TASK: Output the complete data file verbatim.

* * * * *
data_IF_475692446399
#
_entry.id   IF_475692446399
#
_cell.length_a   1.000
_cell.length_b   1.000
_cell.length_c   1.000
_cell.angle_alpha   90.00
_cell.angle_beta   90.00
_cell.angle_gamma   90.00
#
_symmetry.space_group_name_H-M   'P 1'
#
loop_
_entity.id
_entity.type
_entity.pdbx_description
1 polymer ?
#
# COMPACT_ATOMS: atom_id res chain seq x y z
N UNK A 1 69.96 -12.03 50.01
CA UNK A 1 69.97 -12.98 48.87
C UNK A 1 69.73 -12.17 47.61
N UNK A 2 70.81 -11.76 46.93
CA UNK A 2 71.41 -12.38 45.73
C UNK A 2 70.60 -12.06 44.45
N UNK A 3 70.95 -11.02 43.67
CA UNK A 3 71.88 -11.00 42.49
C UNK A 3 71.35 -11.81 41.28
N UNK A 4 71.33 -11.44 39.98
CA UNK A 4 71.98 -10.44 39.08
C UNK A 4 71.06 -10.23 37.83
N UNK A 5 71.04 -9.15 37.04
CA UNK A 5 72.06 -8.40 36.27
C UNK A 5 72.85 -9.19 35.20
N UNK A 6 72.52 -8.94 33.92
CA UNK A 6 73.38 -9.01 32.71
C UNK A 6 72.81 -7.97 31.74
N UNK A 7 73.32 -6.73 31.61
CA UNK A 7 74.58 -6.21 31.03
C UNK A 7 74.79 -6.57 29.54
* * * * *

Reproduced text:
data_IF_475692446399
#
_entry.id   IF_475692446399
#
_cell.length_a   1.000
_cell.length_b   1.000
_cell.length_c   1.000
_cell.angle_alpha   90.00
_cell.angle_beta   90.00
_cell.angle_gamma   90.00
#
_symmetry.space_group_name_H-M   'P 1'
#
loop_
_entity.id
_entity.type
_entity.pdbx_description
1 polymer ?
#
# COMPACT_ATOMS: atom_id res chain seq x y z
N UNK A 1 69.96 -12.03 50.01
CA UNK A 1 69.97 -12.98 48.87
C UNK A 1 69.73 -12.17 47.61
N UNK A 2 70.81 -11.76 46.93
CA UNK A 2 71.41 -12.38 45.73
C UNK A 2 70.60 -12.06 44.45
N UNK A 3 70.95 -11.02 43.67
CA UNK A 3 71.88 -11.00 42.49
C UNK A 3 71.35 -11.81 41.28
N UNK A 4 71.33 -11.44 39.98
CA UNK A 4 71.98 -10.44 39.08
C UNK A 4 71.06 -10.23 37.83
N UNK A 5 71.04 -9.15 37.04
CA UNK A 5 72.06 -8.40 36.27
C UNK A 5 72.85 -9.19 35.20
N UNK A 6 72.52 -8.94 33.92
CA UNK A 6 73.38 -9.01 32.71
C UNK A 6 72.81 -7.97 31.74
N UNK A 7 73.32 -6.73 31.61
CA UNK A 7 74.58 -6.21 31.03
C UNK A 7 74.79 -6.57 29.54